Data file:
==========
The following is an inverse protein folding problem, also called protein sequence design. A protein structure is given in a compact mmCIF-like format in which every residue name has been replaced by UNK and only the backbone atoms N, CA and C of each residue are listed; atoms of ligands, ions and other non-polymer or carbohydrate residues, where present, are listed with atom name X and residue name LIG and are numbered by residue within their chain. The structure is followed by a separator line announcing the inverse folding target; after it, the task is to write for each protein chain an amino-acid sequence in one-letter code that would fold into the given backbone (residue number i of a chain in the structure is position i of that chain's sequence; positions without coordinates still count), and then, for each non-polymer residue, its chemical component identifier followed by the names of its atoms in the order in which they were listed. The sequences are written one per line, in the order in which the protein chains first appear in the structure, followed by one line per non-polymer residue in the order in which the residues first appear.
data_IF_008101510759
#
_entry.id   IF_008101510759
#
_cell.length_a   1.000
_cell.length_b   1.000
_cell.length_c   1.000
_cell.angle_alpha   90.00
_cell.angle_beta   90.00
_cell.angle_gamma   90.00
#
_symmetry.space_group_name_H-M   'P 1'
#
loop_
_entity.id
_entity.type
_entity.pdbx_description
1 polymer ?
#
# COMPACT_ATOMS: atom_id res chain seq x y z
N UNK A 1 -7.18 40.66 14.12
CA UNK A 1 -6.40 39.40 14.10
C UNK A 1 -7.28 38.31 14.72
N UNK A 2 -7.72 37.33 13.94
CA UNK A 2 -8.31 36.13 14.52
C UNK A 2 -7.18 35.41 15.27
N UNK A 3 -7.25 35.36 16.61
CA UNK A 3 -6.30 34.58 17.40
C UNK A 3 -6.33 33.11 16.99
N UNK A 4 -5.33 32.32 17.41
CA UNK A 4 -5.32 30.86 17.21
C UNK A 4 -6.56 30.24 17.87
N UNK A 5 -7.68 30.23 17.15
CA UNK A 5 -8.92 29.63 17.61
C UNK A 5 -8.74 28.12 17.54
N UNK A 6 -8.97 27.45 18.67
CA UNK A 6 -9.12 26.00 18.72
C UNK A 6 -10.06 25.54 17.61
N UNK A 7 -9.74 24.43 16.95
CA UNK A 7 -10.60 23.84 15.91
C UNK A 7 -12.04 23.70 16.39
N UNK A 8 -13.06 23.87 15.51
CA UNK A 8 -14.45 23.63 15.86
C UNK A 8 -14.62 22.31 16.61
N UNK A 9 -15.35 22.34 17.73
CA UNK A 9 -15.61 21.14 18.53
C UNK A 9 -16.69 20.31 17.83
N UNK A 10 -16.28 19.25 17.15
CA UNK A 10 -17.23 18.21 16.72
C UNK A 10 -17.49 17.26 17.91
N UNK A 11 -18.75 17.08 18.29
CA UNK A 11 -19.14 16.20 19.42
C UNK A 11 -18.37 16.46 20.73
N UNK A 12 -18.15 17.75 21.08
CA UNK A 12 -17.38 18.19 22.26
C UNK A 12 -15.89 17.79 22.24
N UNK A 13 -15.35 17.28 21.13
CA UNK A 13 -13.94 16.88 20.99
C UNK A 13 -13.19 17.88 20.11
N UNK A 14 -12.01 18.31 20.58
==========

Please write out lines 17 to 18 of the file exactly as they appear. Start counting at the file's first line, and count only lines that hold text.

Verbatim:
_entity.type
_entity.pdbx_description